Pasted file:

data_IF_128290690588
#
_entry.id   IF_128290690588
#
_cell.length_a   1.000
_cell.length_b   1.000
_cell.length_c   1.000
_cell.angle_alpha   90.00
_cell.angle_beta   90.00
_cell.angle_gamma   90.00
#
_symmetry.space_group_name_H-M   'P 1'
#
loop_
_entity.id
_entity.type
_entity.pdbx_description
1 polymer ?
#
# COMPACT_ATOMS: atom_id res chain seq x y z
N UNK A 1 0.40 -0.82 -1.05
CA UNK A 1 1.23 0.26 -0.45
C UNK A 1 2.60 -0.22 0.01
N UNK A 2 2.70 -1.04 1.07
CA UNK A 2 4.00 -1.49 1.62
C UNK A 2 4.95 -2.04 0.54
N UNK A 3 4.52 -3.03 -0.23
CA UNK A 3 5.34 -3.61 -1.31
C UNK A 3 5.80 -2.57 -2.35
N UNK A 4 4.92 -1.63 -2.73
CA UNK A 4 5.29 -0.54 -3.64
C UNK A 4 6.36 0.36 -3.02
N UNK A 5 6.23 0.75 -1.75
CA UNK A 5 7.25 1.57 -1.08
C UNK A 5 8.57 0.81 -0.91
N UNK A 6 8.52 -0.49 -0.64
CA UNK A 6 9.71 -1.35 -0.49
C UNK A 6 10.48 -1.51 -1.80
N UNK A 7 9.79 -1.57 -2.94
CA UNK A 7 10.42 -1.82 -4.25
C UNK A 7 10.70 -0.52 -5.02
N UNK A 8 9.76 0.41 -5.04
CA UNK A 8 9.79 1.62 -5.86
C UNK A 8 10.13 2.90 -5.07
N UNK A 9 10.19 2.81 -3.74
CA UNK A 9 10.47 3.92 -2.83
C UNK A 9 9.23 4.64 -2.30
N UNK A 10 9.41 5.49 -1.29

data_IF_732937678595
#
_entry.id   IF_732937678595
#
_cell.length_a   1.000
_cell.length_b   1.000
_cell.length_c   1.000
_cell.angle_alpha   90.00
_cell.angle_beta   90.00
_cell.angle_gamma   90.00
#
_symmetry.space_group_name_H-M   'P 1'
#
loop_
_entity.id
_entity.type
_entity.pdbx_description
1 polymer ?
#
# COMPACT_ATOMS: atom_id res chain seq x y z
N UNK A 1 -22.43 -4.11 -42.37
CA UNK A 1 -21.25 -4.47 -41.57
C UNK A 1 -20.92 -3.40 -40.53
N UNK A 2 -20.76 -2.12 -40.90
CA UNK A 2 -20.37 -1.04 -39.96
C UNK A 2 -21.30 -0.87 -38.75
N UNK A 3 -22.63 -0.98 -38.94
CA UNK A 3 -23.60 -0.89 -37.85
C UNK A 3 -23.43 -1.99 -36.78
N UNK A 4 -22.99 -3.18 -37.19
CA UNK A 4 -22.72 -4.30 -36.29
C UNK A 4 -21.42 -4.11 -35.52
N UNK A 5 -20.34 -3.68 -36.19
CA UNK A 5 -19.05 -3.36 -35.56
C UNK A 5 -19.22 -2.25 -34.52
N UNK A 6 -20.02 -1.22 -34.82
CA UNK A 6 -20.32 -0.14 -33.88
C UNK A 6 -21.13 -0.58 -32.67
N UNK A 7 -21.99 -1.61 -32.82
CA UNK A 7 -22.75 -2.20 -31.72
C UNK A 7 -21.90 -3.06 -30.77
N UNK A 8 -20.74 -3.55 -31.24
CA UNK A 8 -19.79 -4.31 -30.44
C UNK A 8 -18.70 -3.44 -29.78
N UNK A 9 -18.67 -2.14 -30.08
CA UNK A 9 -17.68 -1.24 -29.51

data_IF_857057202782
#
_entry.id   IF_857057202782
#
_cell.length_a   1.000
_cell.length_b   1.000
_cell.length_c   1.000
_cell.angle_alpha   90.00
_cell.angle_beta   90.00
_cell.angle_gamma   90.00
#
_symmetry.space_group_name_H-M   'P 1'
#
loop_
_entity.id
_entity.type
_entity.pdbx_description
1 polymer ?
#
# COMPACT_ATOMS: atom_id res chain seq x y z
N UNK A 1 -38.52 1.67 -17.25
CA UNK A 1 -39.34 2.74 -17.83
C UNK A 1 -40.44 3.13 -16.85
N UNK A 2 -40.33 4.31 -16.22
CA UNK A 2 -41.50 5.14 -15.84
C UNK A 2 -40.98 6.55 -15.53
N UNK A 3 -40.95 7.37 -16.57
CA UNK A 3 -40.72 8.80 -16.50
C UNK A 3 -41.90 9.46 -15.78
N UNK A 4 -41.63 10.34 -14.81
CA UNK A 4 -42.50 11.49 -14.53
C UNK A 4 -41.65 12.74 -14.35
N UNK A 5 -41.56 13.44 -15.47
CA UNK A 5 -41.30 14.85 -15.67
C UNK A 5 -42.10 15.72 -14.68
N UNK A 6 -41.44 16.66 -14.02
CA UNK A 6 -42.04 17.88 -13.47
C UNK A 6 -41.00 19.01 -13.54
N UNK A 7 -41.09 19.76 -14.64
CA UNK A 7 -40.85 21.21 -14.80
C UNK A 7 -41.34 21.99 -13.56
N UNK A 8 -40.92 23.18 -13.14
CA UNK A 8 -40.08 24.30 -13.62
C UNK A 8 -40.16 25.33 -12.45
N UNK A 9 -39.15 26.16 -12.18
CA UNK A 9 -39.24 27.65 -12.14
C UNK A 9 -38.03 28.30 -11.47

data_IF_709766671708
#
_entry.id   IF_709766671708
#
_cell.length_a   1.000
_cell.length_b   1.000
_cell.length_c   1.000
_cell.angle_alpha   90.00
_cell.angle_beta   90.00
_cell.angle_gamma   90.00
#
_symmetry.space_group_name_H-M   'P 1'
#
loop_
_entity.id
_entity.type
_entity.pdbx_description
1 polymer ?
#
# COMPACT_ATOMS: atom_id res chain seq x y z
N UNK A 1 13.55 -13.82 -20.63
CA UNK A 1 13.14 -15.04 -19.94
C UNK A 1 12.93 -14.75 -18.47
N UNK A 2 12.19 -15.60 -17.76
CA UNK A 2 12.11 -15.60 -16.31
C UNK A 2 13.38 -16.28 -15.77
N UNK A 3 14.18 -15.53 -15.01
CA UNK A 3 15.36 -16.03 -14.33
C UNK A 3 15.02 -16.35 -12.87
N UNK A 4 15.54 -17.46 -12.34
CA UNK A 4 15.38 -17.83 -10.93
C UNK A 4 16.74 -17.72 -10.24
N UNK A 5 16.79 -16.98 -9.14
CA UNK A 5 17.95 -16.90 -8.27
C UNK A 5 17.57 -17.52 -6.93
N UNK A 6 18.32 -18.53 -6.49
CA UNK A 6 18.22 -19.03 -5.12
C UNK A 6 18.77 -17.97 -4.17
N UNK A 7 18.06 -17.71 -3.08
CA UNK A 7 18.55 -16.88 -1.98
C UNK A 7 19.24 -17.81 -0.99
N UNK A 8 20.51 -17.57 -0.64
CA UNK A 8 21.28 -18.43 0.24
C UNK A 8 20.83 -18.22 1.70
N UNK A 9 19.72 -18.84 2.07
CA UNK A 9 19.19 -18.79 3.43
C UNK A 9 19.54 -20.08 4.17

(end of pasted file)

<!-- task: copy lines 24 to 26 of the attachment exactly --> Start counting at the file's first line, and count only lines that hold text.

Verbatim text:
N UNK A 2 2.70 -1.04 1.07
CA UNK A 2 4.00 -1.49 1.62
C UNK A 2 4.95 -2.04 0.54